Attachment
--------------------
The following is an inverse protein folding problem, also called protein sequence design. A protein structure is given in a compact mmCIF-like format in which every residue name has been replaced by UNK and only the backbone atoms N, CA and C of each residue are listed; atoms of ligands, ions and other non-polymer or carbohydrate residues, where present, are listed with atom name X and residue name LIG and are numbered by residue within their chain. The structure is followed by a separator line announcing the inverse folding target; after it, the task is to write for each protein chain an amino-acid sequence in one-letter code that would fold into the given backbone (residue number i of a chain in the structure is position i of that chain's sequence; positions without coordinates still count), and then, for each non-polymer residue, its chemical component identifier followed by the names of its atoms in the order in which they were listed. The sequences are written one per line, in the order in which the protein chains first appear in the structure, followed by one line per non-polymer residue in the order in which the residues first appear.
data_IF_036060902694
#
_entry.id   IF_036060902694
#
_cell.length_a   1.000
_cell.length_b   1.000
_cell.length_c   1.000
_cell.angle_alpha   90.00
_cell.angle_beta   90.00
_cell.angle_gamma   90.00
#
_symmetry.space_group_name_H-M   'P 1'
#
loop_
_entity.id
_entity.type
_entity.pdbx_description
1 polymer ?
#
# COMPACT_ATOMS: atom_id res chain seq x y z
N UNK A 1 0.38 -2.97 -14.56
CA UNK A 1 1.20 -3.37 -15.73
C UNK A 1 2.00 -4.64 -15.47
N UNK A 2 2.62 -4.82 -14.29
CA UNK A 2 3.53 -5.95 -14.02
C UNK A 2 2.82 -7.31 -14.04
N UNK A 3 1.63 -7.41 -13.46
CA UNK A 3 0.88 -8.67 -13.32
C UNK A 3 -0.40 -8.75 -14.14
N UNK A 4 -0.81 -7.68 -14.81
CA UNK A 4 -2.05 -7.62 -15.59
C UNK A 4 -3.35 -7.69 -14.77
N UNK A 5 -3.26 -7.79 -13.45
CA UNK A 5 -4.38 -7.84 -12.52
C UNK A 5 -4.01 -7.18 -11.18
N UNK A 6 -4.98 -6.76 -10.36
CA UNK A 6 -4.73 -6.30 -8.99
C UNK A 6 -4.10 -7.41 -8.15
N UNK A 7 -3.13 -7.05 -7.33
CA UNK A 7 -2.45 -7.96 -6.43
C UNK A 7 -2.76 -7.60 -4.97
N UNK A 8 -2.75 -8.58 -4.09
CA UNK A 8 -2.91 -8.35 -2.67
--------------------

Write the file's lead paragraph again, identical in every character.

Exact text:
The following is an inverse protein folding problem, also called protein sequence design. A protein structure is given in a compact mmCIF-like format in which every residue name has been replaced by UNK and only the backbone atoms N, CA and C of each residue are listed; atoms of ligands, ions and other non-polymer or carbohydrate residues, where present, are listed with atom name X and residue name LIG and are numbered by residue within their chain. The structure is followed by a separator line announcing the inverse folding target; after it, the task is to write for each protein chain an amino-acid sequence in one-letter code that would fold into the given backbone (residue number i of a chain in the structure is position i of that chain's sequence; positions without coordinates still count), and then, for each non-polymer residue, its chemical component identifier followed by the names of its atoms in the order in which they were listed. The sequences are written one per line, in the order in which the protein chains first appear in the structure, followed by one line per non-polymer residue in the order in which the residues first appear.